Memorandum by the Secretary of State of a Conversation With the Chinese Ambassador (C. T. Wang)

The Chinese Ambassador came in upon his own request. I first inquired about the general situation in China. He seemed not to have any particular information, more than what I already had. He then said that Chiang Kai-shek70 is relinquishing his position as head of the civil department of the Government in order to give his entire attention to military operations, and is placing Dr. H. H. Kung71 in charge of the civil affairs of the Chinese Government. The Ambassador next offered his personal view that Chiang Kai-shek should have taken this step six months ago.

I inquired as to when, in the opinion of the Ambassador, the Chinese Government would feel obliged to move from Hankow to Chungking. He replied that he did not think they would move from Hankow at all soon; that they would not move until and unless the [Page 520] capture of Hankow was more or less imminent. I then asked as to what the Japanese situation with respect to Hankow seemed to be. He said that the Japanese had not advanced farther in that direction than to a point not far above Wuhu and was showing no disposition at present to move ahead. I inquired whether he had any late information about conditions in Nanking, and he said that he did not.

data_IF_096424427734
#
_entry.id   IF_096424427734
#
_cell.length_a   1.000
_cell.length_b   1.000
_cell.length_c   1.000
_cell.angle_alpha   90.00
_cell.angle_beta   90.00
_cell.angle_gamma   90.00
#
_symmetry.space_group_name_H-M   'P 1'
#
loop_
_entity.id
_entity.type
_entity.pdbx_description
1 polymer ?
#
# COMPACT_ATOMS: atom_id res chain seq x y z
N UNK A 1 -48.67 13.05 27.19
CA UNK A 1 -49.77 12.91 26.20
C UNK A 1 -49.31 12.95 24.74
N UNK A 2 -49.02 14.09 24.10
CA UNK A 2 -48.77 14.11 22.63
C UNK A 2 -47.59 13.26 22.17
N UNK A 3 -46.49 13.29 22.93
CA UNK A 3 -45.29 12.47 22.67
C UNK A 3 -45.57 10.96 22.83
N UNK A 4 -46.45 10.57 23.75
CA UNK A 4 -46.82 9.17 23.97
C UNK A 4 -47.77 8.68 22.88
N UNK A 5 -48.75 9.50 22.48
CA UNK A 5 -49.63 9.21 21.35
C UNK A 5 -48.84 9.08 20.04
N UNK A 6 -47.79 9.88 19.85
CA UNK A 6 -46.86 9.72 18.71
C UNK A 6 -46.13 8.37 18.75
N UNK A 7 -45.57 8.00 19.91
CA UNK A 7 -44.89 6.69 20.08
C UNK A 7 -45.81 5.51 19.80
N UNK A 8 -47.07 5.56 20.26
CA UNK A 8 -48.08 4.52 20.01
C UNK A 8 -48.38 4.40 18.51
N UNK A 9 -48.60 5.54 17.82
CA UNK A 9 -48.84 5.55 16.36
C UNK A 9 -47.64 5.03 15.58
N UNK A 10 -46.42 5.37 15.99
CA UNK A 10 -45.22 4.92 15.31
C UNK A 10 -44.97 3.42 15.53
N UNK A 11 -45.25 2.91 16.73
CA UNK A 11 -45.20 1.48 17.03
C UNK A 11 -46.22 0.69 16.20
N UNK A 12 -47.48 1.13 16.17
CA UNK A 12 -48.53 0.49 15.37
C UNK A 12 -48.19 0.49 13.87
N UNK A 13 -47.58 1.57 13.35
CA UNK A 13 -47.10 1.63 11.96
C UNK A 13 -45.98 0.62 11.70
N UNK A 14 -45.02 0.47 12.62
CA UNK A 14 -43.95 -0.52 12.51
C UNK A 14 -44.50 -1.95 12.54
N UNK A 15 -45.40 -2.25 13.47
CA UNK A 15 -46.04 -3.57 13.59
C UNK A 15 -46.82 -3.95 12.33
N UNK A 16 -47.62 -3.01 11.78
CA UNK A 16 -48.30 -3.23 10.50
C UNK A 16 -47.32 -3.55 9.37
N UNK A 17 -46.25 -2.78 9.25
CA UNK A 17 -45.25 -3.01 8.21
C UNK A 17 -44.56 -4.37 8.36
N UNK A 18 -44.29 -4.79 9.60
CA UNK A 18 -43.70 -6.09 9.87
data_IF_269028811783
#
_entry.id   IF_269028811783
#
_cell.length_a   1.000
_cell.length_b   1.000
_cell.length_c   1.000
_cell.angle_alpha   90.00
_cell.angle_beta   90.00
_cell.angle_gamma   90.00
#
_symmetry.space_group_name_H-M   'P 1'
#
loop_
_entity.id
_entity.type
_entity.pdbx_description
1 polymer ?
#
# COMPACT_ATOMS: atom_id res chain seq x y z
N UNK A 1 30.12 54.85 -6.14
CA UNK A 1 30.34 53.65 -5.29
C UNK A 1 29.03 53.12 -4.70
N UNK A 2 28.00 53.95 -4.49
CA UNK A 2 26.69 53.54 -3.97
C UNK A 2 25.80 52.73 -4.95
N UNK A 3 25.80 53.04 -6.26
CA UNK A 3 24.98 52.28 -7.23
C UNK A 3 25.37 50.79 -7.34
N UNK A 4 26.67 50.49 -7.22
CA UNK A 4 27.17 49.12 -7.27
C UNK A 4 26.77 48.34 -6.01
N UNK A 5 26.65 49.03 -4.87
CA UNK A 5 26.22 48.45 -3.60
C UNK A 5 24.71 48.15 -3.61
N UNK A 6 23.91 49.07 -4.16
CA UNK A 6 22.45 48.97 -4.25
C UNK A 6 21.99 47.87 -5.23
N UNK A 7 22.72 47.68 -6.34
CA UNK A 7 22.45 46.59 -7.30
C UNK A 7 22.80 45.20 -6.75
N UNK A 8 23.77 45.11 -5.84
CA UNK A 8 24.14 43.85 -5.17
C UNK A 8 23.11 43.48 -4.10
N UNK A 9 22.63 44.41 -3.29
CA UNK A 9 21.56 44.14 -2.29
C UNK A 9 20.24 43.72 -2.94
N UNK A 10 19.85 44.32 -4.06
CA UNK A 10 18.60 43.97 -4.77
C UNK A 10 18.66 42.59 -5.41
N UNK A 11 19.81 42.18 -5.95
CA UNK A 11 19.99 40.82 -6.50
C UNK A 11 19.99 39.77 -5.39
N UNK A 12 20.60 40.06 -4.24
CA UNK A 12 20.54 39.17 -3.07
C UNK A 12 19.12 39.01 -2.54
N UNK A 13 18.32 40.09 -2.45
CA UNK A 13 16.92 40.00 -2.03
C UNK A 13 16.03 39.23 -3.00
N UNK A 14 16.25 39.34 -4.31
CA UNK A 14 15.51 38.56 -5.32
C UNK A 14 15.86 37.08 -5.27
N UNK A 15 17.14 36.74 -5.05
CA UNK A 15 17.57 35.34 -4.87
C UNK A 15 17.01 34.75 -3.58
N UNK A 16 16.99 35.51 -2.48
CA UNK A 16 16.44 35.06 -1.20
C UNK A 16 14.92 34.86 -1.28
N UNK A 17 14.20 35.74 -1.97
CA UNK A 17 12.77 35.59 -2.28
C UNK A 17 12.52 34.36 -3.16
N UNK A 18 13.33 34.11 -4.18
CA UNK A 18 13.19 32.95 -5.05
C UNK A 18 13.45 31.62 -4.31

I then inquired whether his Government is getting any supplies through French Indo-China, and he said he understood that a certain amount is being gotten across by making detours. I was not much impressed with the earnestness of this statement. I inquired what would be done with the locomotive being shipped from this country this week, and he replied that it would be shipped to Hong Kong; that it could not go across the narrow-gauge road in French Indo-China.

I inquired if the Ambassador knew what the Russian state of mind is with respect to the Chinese-Japanese situation. He said he had nothing new upon that subject. Another inquiry was whether in his judgment the internal troubles in Russia are creating a feeling on the part of all other nations that Russia would be correspondingly engrossed without any definite program relating to international foreign policy, especially in the Far East. To this he readily agreed.